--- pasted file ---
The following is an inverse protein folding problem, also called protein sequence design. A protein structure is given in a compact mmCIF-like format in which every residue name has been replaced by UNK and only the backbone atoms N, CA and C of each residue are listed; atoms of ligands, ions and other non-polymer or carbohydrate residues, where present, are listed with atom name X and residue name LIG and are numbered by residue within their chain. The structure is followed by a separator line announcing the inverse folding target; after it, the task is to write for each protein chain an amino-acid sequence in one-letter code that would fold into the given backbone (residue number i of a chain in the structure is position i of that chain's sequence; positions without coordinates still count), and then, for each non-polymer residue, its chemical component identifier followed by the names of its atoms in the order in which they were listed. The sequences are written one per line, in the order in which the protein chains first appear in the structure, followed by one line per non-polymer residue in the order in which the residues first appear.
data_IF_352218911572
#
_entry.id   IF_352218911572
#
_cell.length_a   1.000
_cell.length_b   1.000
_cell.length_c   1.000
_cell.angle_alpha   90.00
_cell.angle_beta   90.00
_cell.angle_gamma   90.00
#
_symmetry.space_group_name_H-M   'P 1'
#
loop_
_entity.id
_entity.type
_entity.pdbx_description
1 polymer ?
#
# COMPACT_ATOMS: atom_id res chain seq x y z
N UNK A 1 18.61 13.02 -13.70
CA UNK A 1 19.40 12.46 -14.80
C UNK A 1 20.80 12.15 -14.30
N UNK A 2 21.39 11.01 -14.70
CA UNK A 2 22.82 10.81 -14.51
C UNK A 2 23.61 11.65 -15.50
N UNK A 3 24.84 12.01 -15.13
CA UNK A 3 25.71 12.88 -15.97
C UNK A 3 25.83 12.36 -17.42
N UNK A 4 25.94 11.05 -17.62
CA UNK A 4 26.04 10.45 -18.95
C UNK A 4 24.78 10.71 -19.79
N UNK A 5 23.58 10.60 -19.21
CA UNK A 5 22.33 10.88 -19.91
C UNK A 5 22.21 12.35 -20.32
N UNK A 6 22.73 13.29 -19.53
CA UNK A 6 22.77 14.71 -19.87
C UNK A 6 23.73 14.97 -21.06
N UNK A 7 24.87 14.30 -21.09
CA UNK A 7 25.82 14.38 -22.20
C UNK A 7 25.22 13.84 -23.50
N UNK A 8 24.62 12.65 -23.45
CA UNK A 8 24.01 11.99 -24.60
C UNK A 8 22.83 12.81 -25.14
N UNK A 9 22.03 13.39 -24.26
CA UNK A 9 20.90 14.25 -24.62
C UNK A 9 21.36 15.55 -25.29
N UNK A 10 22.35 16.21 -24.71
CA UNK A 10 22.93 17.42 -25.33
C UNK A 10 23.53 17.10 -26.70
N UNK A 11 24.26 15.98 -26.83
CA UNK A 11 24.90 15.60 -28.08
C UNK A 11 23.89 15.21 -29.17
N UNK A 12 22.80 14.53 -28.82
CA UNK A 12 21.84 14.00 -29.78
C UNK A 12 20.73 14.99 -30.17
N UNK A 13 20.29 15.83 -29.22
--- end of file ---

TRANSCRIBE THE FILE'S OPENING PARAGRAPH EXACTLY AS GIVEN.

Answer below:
The following is an inverse protein folding problem, also called protein sequence design. A protein structure is given in a compact mmCIF-like format in which every residue name has been replaced by UNK and only the backbone atoms N, CA and C of each residue are listed; atoms of ligands, ions and other non-polymer or carbohydrate residues, where present, are listed with atom name X and residue name LIG and are numbered by residue within their chain. The structure is followed by a separator line announcing the inverse folding target; after it, the task is to write for each protein chain an amino-acid sequence in one-letter code that would fold into the given backbone (residue number i of a chain in the structure is position i of that chain's sequence; positions without coordinates still count), and then, for each non-polymer residue, its chemical component identifier followed by the names of its atoms in the order in which they were listed. The sequences are written one per line, in the order in which the protein chains first appear in the structure, followed by one line per non-polymer residue in the order in which the residues first appear.